Freiberg's Mining Students Experience Mining Industry in Thailand and Laos
Starting from Chiang Mai in northern Thailand, the group first travelled to the Mae Moh open-cast mine and power plant. Here, the Thai electricity company EGAT operates an open-cast lignite mine, using state-of-the-art power plant technology with flue gas desulfurization and fine dust separation to produce 2,400 MW of electricity. The project will run until 2051, and the group used the excursion to evaluate the excellent remediation, water management and environmental monitoring systems in Mae Moh.
The Hongsa open cast lignite mine in Laos was another destination on the excursion. Completed in 2015, the power plant there produces approx. 1,800 MW of electricity (primarily) for EGAT. Modern storage technology and control rooms from European manufacturers were among the interesting features of the visit. The Mae Moe and Hongsa opencast mines use subcontractors for production and operate modern bucket wheel excavators and crusher belt systems, among other technologies.
Another energy project in Laos is the Xayaburi Dam on the Mekong river, which will generate 1,285 MW of electricity from eight turbines. The project is scheduled to go online next year and will export most of the electricity to Thailand. The excursion participants received answers to their questions concerning the control of sediments and the issue of fish migration. A quarry and a concrete plant with a production capacity of up to 400 t/h were built for the construction project.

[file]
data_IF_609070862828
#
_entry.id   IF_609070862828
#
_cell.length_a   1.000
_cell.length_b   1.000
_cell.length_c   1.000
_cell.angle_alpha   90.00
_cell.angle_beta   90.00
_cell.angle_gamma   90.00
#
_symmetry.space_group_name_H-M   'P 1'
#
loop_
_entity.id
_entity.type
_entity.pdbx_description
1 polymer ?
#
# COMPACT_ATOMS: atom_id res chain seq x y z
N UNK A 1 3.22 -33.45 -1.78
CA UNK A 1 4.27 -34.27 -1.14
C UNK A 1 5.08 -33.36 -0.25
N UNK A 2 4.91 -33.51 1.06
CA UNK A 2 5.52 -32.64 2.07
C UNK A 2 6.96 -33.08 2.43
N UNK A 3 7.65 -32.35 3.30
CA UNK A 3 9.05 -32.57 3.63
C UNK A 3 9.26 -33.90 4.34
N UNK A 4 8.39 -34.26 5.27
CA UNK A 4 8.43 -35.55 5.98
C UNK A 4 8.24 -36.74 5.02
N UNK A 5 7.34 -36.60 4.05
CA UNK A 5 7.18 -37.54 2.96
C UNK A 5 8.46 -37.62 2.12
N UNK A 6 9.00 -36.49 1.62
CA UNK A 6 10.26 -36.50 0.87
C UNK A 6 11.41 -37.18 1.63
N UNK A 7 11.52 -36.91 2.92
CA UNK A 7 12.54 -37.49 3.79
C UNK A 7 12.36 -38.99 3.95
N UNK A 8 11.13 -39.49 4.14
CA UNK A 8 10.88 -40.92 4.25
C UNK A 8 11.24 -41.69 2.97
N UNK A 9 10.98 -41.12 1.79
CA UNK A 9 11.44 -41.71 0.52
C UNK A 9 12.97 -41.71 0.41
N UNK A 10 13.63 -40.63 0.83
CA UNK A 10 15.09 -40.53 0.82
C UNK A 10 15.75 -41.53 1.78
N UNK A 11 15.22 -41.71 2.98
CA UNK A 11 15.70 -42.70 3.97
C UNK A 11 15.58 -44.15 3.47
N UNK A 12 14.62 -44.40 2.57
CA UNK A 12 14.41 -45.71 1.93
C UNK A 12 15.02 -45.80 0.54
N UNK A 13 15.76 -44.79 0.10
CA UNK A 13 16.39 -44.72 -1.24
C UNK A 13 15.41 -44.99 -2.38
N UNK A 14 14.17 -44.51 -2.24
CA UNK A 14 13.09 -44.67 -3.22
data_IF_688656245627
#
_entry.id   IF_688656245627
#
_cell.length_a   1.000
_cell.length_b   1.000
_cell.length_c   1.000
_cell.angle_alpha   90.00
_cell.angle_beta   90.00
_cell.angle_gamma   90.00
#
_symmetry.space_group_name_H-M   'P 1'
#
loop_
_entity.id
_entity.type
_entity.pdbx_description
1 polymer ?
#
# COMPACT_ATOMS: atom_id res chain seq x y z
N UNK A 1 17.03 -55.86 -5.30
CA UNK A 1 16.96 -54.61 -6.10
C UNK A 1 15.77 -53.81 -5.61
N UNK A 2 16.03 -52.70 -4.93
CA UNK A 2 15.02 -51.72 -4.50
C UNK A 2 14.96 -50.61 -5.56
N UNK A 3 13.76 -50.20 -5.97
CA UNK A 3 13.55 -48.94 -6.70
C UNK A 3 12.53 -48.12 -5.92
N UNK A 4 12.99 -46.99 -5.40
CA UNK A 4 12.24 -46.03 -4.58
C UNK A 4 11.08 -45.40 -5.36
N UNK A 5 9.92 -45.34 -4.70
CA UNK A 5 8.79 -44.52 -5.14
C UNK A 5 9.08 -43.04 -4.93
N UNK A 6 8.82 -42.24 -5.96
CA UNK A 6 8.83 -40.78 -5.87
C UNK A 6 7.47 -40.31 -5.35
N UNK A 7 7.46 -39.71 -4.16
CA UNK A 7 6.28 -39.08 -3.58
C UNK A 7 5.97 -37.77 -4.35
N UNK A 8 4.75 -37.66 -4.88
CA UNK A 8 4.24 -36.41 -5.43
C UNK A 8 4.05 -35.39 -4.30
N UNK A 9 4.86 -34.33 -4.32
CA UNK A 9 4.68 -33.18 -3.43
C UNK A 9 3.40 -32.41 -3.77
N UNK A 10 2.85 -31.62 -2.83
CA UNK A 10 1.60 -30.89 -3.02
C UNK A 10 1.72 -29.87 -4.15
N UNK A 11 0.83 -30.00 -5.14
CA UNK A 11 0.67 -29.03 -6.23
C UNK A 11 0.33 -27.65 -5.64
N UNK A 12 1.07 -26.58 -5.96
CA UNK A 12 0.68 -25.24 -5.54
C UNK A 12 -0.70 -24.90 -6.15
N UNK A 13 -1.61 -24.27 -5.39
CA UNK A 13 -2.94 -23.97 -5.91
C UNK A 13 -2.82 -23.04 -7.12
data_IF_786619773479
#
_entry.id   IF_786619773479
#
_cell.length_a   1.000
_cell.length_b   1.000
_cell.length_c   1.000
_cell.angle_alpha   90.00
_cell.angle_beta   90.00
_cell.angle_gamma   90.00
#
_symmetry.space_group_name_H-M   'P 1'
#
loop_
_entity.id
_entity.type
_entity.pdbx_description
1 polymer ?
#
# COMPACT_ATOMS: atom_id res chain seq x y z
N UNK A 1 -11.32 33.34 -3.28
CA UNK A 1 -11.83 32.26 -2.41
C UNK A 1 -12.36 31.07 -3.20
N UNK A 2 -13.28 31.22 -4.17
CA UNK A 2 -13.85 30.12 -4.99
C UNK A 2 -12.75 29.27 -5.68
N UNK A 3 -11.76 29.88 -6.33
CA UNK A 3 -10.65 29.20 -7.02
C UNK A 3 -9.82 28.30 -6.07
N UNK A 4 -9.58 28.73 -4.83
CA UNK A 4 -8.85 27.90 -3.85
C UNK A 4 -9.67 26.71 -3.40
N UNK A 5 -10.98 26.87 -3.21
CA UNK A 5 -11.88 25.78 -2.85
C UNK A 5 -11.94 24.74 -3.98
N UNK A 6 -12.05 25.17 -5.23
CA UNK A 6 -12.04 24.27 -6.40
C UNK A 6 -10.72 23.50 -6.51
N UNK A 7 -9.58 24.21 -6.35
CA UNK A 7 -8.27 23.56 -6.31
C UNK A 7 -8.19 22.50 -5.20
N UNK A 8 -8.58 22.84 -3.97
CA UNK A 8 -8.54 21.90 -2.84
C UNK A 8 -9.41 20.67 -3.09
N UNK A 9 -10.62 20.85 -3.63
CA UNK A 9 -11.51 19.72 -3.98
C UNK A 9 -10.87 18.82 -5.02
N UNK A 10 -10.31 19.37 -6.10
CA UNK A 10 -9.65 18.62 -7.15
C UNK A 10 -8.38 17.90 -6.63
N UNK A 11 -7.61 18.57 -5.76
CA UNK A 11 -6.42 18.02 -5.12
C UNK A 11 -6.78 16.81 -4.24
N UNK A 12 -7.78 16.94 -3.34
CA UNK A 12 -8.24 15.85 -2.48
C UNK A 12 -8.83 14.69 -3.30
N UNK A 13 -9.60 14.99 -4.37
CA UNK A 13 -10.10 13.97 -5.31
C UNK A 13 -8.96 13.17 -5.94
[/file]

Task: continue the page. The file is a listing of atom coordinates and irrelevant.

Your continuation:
Another destination in Thailand was a limestone quarry where the company SCG produces cement and mineral aggregate products. Approx. 12 million metric tonnes of rock are mined here each year by open cast mining, whereby the mining of the deposit takes place in such a way that the outer slopes of the mountain are retained to preserve the landscape. Environmental protection, remediation and public acceptance also play an important role in this open-cast mine, while modern technology is applied in planning and surveying, e.g. with drones. A modern conveyor system from Germany connects a new open-cast mine with a crushing plant at the old site.
During their visit to the mining institute at the Chulalongkorn University in Bangkok, the excursion participants gained an insight into the level of training as well as into the university's cooperation efforts internationally and with industry, with the university inviting significant numbers of exchange students. The visit to the university was rounded off with tours of the laboratory for processing technology and of the campus.
In addition to the technical aspects, the students also had time to get to know the country and its people.
"All of the projects the students experienced serve the basic needs of a growing population and the economy in the region – namely infrastructure and energy. This is carried out in accordance with UNESCO's Agenda 2030 for Sustainable Development," said the excursion leader, Prof. Carsten Drebenstedt, when discussing the excursion destinations. The excursion was organized with the support of graduates of TU Bergakademie Freiberg that now work at partner universities in Thailand and Laos.